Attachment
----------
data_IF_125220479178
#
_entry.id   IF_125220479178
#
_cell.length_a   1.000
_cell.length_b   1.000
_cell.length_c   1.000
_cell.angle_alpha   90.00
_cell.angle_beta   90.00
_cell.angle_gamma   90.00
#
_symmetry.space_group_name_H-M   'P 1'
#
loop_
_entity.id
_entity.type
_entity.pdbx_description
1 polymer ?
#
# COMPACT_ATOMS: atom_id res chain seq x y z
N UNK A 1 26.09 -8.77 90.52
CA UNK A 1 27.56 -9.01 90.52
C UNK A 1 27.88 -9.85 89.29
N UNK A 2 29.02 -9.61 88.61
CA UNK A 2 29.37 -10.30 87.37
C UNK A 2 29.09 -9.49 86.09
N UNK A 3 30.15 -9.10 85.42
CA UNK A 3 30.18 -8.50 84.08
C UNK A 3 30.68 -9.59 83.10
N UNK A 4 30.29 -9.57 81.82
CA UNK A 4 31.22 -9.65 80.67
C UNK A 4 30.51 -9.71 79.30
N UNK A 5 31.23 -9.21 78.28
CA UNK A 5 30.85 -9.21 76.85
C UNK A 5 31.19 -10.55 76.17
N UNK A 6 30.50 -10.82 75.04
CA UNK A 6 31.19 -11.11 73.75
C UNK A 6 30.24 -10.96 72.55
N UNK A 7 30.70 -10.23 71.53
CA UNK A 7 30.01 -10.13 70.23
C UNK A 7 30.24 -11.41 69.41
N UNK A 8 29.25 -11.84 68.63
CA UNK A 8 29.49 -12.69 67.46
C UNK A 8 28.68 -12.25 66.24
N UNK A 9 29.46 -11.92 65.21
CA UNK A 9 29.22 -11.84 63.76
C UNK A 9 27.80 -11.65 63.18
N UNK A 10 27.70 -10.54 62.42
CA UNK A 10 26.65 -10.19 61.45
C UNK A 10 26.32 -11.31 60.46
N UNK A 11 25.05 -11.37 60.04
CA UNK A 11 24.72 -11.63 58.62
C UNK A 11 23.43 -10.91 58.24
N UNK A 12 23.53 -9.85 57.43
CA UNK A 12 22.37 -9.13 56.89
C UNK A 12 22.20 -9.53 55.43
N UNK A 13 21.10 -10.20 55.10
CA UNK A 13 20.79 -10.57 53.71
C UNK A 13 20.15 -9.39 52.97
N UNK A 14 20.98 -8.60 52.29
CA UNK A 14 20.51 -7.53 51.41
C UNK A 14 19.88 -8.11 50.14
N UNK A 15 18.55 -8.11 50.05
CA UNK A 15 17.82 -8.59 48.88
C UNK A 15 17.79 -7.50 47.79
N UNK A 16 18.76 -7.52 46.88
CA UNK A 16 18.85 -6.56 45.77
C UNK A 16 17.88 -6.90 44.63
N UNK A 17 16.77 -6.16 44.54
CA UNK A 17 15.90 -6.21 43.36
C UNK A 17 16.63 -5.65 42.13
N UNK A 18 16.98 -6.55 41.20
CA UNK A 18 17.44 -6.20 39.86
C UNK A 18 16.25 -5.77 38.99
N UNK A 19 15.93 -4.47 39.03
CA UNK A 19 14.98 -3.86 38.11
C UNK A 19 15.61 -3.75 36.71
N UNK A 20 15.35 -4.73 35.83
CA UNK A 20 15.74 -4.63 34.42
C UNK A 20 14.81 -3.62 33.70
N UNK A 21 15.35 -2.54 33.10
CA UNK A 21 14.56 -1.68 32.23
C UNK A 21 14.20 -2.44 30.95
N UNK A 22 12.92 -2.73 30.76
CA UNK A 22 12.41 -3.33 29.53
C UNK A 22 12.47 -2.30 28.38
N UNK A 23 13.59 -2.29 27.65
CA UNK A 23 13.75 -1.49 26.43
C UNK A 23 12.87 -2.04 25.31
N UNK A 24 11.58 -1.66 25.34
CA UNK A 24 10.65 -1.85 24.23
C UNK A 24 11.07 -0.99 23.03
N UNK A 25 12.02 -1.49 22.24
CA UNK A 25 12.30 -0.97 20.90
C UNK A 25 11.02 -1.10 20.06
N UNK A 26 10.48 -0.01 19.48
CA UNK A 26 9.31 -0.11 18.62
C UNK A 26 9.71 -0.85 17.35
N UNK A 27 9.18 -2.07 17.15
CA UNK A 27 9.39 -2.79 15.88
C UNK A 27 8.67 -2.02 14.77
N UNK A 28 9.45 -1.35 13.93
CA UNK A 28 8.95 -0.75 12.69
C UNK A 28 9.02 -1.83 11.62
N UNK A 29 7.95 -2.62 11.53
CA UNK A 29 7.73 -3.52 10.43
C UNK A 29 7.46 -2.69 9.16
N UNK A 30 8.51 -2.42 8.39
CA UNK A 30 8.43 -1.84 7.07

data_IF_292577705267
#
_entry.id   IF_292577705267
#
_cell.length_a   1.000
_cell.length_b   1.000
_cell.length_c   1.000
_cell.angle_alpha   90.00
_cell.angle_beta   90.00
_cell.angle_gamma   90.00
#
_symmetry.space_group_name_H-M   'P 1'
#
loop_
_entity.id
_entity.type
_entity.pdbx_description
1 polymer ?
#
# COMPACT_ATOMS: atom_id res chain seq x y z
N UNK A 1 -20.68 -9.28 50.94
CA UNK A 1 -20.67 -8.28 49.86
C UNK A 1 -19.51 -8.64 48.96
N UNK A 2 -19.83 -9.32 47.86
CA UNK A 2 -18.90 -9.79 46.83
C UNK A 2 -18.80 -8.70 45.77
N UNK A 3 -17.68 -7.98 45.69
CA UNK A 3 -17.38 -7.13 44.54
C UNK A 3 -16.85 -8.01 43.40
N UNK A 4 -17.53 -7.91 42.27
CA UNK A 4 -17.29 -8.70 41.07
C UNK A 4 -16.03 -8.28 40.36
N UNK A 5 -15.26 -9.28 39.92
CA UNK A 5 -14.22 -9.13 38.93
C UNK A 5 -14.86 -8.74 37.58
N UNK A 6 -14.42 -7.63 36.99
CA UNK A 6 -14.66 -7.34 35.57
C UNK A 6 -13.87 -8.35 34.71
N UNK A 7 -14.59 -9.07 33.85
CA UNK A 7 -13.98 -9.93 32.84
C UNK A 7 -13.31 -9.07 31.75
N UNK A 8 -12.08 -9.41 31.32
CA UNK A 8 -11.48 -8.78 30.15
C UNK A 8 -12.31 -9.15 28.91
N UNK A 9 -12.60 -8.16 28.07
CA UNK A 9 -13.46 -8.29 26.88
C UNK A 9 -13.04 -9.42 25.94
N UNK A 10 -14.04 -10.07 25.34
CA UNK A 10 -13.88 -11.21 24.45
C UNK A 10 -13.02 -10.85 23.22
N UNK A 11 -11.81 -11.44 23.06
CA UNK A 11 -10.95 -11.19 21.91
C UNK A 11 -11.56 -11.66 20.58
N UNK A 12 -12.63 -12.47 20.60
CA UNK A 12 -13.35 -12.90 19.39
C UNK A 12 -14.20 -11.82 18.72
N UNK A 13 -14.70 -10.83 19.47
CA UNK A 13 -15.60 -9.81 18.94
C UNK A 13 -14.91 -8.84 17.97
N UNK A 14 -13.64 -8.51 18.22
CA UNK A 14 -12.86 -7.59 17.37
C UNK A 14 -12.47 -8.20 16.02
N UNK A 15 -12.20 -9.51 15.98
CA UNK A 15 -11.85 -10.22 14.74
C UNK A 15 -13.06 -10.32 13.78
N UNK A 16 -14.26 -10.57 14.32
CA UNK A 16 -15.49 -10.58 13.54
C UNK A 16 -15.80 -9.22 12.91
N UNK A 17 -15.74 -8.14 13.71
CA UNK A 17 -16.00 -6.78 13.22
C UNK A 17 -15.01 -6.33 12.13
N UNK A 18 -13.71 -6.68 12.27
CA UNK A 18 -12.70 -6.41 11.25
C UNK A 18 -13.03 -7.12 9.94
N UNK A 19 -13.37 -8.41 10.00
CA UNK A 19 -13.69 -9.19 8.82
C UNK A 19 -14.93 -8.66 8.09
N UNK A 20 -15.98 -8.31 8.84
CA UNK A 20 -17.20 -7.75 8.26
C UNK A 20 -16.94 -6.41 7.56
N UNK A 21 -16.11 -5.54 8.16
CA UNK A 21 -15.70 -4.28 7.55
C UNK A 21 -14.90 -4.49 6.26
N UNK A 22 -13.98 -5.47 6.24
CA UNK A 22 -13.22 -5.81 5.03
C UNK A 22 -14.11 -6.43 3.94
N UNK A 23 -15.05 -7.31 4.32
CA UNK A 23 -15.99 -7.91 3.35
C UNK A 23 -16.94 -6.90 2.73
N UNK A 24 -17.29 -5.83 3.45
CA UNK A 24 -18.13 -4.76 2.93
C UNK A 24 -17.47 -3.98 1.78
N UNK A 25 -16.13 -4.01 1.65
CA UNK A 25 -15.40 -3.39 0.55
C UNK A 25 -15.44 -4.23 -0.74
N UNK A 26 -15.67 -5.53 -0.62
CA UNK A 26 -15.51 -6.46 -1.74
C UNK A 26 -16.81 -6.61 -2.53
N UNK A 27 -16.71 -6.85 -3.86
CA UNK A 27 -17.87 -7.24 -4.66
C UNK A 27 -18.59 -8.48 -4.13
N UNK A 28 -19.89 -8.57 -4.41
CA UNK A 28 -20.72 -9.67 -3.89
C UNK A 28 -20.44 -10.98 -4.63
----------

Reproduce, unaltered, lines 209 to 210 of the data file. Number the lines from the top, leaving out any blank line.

CA UNK A 27 -17.87 -7.24 -4.66
C UNK A 27 -18.59 -8.48 -4.13